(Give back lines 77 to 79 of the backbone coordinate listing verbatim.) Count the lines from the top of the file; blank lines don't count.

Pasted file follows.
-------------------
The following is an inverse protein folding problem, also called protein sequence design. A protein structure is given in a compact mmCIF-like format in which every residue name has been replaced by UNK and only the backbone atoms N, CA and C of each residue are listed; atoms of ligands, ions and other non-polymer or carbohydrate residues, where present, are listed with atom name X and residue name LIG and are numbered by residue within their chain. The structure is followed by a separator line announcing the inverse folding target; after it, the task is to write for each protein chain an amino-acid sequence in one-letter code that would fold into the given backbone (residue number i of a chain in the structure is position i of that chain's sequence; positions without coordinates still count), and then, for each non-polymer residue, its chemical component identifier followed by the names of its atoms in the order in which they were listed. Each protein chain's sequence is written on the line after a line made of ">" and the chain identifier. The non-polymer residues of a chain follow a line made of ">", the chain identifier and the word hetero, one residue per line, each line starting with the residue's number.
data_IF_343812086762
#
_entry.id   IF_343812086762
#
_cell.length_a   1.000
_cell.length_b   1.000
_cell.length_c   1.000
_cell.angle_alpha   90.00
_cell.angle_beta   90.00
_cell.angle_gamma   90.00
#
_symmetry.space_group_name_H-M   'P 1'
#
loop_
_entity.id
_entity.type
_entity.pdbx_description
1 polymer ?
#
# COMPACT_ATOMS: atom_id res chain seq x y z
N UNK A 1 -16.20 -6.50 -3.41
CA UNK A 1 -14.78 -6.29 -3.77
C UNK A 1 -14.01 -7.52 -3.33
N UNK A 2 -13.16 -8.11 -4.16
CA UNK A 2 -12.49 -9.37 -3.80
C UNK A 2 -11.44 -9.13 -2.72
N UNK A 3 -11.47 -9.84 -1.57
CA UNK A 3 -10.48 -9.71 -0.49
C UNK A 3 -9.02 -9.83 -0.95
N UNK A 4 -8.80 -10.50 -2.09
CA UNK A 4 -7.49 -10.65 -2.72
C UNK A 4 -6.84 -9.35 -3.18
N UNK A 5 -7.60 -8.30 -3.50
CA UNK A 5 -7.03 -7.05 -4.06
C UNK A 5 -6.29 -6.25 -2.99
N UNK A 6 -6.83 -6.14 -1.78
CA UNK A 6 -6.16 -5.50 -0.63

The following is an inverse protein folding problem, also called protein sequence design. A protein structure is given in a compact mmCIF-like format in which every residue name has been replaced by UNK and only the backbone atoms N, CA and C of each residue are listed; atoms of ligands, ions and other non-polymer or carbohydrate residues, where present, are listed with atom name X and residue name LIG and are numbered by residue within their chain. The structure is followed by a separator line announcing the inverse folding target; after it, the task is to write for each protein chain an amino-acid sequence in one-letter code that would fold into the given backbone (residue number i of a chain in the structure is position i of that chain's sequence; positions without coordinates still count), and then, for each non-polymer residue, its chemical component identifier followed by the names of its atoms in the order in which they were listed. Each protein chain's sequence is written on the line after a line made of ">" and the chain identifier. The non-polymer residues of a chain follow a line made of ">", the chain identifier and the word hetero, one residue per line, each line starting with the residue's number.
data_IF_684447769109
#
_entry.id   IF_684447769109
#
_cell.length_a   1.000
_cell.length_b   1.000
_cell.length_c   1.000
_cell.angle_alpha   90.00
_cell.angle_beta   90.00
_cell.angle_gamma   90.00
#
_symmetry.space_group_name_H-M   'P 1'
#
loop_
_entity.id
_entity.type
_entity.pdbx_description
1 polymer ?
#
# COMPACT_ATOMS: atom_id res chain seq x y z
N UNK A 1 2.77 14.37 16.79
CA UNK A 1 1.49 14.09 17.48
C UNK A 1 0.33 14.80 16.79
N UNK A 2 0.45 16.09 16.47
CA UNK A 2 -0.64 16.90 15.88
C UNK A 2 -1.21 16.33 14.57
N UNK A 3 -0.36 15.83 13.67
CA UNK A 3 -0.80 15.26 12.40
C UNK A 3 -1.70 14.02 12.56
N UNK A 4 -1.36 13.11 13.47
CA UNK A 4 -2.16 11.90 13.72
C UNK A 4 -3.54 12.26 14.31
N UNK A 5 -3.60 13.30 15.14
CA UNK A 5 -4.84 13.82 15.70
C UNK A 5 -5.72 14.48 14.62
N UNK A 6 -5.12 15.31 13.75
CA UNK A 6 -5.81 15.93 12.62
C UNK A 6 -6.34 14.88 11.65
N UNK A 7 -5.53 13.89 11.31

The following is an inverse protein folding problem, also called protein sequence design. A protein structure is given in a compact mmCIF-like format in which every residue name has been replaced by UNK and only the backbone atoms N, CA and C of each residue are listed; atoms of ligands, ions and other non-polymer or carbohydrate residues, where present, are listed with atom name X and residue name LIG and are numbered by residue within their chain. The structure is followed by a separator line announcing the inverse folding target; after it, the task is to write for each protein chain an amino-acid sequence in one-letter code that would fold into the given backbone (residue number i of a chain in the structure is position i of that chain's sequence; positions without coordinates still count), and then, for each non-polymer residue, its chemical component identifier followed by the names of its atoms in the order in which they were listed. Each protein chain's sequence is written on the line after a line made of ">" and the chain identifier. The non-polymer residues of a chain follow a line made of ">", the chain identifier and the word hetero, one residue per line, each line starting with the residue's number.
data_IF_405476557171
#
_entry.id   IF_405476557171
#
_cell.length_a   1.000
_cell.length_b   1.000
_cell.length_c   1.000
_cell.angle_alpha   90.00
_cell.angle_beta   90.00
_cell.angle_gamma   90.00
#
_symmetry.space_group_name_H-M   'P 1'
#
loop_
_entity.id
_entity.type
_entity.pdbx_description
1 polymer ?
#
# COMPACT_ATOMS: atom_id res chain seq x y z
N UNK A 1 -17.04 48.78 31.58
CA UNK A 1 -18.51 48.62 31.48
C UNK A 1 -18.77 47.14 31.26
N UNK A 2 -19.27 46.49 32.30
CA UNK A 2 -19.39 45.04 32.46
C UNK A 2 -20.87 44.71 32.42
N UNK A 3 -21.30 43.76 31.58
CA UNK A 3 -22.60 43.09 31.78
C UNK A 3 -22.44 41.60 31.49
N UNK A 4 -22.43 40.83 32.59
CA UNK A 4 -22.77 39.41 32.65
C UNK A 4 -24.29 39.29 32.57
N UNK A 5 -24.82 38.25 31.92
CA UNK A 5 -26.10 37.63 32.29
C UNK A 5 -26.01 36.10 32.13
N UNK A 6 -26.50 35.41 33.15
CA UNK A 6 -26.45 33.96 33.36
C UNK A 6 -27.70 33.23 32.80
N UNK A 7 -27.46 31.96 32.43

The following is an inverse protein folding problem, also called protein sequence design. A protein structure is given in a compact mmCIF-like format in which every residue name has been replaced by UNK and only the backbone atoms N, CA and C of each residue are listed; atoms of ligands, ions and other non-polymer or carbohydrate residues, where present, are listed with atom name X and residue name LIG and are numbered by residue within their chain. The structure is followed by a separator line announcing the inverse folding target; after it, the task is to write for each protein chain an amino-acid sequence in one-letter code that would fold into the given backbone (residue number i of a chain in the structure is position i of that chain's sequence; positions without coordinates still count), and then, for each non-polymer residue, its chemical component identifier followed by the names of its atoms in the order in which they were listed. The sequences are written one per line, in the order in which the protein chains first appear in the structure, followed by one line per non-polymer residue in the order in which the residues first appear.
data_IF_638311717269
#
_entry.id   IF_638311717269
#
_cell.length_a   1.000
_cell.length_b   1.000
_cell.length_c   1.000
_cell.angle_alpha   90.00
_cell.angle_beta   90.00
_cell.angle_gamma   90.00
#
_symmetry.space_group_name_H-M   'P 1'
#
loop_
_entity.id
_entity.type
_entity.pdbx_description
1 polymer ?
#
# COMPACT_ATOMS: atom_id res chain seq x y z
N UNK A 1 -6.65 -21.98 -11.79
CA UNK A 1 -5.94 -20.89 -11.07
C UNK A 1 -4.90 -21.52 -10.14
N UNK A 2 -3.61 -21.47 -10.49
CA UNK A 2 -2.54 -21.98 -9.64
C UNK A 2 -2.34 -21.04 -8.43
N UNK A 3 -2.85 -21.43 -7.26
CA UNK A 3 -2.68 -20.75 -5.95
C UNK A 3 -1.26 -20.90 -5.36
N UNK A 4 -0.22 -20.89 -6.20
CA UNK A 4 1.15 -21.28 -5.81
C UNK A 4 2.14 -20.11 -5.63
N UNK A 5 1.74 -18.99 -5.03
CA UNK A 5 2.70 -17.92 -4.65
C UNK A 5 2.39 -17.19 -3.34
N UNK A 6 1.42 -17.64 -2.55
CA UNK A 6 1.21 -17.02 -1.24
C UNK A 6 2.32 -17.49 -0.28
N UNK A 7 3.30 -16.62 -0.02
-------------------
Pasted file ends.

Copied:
C UNK A 6 -6.34 14.88 11.65
N UNK A 7 -5.53 13.89 11.31

The following is an inverse protein folding problem, also called protein sequence design. A protein structure is given in a compact mmCIF-like format in which every residue name has been replaced by UNK and only the backbone atoms N, CA and C of each residue are listed; atoms of ligands, ions and other non-polymer or carbohydrate residues, where present, are listed with atom name X and residue name LIG and are numbered by residue within their chain. The structure is followed by a separator line announcing the inverse folding target; after it, the task is to write for each protein chain an amino-acid sequence in one-letter code that would fold into the given backbone (residue number i of a chain in the structure is position i of that chain's sequence; positions without coordinates still count), and then, for each non-polymer residue, its chemical component identifier followed by the names of its atoms in the order in which they were listed. Each protein chain's sequence is written on the line after a line made of ">" and the chain identifier. The non-polymer residues of a chain follow a line made of ">", the chain identifier and the word hetero, one residue per line, each line starting with the residue's number.